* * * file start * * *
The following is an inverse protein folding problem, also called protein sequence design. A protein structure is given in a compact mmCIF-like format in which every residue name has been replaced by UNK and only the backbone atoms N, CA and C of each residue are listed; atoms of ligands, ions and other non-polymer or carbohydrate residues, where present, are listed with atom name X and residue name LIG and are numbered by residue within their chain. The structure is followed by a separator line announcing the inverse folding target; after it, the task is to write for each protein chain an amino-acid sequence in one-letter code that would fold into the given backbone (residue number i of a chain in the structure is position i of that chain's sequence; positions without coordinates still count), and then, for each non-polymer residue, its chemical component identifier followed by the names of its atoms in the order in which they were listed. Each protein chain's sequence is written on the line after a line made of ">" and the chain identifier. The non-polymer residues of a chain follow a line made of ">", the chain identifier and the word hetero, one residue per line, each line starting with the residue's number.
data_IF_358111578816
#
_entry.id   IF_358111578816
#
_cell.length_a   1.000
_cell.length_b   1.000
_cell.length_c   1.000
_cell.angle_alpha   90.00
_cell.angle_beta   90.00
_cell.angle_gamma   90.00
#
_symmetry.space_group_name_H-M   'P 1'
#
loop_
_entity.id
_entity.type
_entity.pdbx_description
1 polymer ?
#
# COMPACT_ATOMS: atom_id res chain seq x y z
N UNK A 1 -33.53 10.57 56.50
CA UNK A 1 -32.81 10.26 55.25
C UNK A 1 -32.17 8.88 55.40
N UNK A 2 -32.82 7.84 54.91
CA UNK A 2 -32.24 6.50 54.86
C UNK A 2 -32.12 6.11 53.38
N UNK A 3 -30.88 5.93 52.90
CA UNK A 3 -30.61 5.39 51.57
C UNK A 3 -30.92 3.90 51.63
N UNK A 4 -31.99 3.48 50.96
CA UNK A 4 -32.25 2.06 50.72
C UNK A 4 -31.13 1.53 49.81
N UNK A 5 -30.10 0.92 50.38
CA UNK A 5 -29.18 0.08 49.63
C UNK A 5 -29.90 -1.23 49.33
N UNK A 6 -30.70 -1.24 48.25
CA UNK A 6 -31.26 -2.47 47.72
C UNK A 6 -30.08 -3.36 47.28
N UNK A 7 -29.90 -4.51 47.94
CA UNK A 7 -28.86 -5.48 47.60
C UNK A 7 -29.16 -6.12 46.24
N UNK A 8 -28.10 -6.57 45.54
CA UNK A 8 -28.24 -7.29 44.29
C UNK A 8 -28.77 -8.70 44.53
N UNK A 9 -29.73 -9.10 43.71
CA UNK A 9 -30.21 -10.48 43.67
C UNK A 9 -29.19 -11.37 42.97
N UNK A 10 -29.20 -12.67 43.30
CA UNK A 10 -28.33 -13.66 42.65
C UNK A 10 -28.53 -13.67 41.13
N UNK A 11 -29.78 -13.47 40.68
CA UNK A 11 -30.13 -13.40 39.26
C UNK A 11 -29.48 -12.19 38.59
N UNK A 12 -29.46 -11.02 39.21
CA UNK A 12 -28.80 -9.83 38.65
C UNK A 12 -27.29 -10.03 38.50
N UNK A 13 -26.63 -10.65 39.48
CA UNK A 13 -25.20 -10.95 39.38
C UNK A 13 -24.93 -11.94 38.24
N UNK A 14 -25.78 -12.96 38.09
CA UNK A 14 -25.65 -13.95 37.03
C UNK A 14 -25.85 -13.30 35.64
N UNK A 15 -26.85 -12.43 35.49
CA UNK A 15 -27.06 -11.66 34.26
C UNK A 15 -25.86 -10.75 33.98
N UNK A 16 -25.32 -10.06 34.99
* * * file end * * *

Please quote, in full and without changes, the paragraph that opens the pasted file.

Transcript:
The following is an inverse protein folding problem, also called protein sequence design. A protein structure is given in a compact mmCIF-like format in which every residue name has been replaced by UNK and only the backbone atoms N, CA and C of each residue are listed; atoms of ligands, ions and other non-polymer or carbohydrate residues, where present, are listed with atom name X and residue name LIG and are numbered by residue within their chain. The structure is followed by a separator line announcing the inverse folding target; after it, the task is to write for each protein chain an amino-acid sequence in one-letter code that would fold into the given backbone (residue number i of a chain in the structure is position i of that chain's sequence; positions without coordinates still count), and then, for each non-polymer residue, its chemical component identifier followed by the names of its atoms in the order in which they were listed. Each protein chain's sequence is written on the line after a line made of ">" and the chain identifier. The non-polymer residues of a chain follow a line made of ">", the chain identifier and the word hetero, one residue per line, each line starting with the residue's number.